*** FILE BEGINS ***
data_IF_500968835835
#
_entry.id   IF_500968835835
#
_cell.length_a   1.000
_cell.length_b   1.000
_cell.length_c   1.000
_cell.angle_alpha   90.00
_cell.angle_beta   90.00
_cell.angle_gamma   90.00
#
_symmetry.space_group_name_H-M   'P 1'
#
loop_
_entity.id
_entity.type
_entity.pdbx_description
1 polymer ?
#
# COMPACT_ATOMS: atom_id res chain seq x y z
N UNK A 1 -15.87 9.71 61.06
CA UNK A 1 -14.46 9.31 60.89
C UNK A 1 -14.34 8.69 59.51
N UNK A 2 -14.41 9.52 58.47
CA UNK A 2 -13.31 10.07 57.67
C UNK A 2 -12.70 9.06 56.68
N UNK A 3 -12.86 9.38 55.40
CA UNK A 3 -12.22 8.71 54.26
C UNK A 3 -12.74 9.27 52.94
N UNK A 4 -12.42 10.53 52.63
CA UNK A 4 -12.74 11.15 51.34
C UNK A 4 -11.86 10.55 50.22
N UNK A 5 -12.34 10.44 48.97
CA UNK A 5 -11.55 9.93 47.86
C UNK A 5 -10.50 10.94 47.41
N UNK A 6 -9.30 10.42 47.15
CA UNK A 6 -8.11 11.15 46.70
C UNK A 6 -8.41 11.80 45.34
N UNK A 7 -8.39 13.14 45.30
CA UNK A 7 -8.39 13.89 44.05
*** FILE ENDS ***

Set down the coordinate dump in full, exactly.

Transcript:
data_IF_500968835835
#
_entry.id   IF_500968835835
#
_cell.length_a   1.000
_cell.length_b   1.000
_cell.length_c   1.000
_cell.angle_alpha   90.00
_cell.angle_beta   90.00
_cell.angle_gamma   90.00
#
_symmetry.space_group_name_H-M   'P 1'
#
loop_
_entity.id
_entity.type
_entity.pdbx_description
1 polymer ?
#
# COMPACT_ATOMS: atom_id res chain seq x y z
N UNK A 1 -15.87 9.71 61.06
CA UNK A 1 -14.46 9.31 60.89
C UNK A 1 -14.34 8.69 59.51
N UNK A 2 -14.41 9.52 58.47
CA UNK A 2 -13.31 10.07 57.67
C UNK A 2 -12.70 9.06 56.68
N UNK A 3 -12.86 9.38 55.40
CA UNK A 3 -12.22 8.71 54.26
C UNK A 3 -12.74 9.27 52.94
N UNK A 4 -12.42 10.53 52.63
CA UNK A 4 -12.74 11.15 51.34
C UNK A 4 -11.86 10.55 50.22
N UNK A 5 -12.34 10.44 48.97
CA UNK A 5 -11.55 9.93 47.86
C UNK A 5 -10.50 10.94 47.41
N UNK A 6 -9.30 10.42 47.15
CA UNK A 6 -8.11 11.15 46.70
C UNK A 6 -8.41 11.80 45.34
N UNK A 7 -8.39 13.14 45.30
CA UNK A 7 -8.39 13.89 44.05